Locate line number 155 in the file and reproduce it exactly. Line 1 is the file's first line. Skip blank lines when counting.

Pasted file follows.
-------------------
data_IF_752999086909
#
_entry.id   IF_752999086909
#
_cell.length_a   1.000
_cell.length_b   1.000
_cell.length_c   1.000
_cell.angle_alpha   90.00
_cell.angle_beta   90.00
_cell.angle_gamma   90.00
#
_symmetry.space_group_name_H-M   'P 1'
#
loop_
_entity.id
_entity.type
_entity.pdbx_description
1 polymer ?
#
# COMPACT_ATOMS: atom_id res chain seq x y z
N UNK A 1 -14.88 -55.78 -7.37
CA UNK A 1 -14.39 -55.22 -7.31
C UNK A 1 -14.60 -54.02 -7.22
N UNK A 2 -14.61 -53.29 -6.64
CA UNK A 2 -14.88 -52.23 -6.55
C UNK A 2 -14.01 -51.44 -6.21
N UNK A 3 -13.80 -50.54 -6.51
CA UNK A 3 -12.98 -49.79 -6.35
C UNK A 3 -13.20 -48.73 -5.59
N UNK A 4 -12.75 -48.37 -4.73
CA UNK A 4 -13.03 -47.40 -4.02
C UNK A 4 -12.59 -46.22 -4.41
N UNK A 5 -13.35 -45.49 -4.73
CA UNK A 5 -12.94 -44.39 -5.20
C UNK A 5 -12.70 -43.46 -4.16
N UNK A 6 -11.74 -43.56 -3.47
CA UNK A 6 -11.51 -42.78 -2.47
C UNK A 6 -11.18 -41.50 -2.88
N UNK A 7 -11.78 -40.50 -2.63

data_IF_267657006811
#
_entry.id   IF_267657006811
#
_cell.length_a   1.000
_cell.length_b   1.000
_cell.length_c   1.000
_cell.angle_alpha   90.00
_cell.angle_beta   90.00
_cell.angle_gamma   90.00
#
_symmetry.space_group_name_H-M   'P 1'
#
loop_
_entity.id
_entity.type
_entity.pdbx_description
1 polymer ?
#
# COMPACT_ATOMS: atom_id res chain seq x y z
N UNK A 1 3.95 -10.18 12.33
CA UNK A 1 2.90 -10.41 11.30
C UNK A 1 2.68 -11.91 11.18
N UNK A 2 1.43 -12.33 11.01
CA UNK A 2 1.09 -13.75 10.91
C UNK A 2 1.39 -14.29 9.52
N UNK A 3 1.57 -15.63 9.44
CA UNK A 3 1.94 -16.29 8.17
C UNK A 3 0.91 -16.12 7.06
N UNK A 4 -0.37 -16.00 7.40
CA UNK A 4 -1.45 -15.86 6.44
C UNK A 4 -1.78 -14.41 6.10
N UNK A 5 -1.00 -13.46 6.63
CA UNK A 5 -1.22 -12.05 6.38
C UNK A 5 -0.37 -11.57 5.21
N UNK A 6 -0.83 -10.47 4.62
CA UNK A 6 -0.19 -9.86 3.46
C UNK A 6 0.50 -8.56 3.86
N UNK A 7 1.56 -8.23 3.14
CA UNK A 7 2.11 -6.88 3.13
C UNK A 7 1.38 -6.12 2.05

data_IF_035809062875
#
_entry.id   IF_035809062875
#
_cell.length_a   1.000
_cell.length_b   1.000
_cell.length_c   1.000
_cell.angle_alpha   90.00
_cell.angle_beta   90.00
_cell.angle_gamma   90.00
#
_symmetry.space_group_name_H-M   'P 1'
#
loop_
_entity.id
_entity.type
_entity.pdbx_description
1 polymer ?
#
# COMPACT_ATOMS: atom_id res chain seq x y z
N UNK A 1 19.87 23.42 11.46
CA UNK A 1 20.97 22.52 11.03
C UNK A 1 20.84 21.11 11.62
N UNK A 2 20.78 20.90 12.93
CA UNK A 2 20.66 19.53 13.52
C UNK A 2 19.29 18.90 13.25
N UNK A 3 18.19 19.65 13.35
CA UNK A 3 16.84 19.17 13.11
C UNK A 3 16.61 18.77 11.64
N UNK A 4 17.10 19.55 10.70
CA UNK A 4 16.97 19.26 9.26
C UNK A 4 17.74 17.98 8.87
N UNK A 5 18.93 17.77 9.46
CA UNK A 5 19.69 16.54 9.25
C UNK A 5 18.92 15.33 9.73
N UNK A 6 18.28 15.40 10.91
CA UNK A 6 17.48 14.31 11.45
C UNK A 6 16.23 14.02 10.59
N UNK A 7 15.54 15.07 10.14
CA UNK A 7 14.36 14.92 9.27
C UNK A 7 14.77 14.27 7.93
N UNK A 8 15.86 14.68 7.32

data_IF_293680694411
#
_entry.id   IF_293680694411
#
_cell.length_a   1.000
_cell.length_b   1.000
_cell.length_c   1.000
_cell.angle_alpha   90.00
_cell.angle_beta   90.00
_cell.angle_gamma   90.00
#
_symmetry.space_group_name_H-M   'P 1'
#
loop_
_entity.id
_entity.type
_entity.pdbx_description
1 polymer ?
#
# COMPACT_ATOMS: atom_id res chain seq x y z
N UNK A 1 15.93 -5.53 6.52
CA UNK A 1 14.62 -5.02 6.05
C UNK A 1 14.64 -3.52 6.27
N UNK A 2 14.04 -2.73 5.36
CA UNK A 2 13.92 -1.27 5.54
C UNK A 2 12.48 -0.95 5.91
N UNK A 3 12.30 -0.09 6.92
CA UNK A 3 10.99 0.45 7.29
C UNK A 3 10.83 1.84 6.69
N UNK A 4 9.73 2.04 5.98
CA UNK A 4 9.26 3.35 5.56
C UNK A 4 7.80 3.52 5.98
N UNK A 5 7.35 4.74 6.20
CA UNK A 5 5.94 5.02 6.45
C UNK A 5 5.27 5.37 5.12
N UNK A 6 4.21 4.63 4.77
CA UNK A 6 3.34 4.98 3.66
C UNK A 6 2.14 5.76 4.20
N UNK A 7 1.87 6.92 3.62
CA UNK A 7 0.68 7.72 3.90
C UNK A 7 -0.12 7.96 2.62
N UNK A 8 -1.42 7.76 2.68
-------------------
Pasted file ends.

N UNK A 5 7.35 4.74 6.20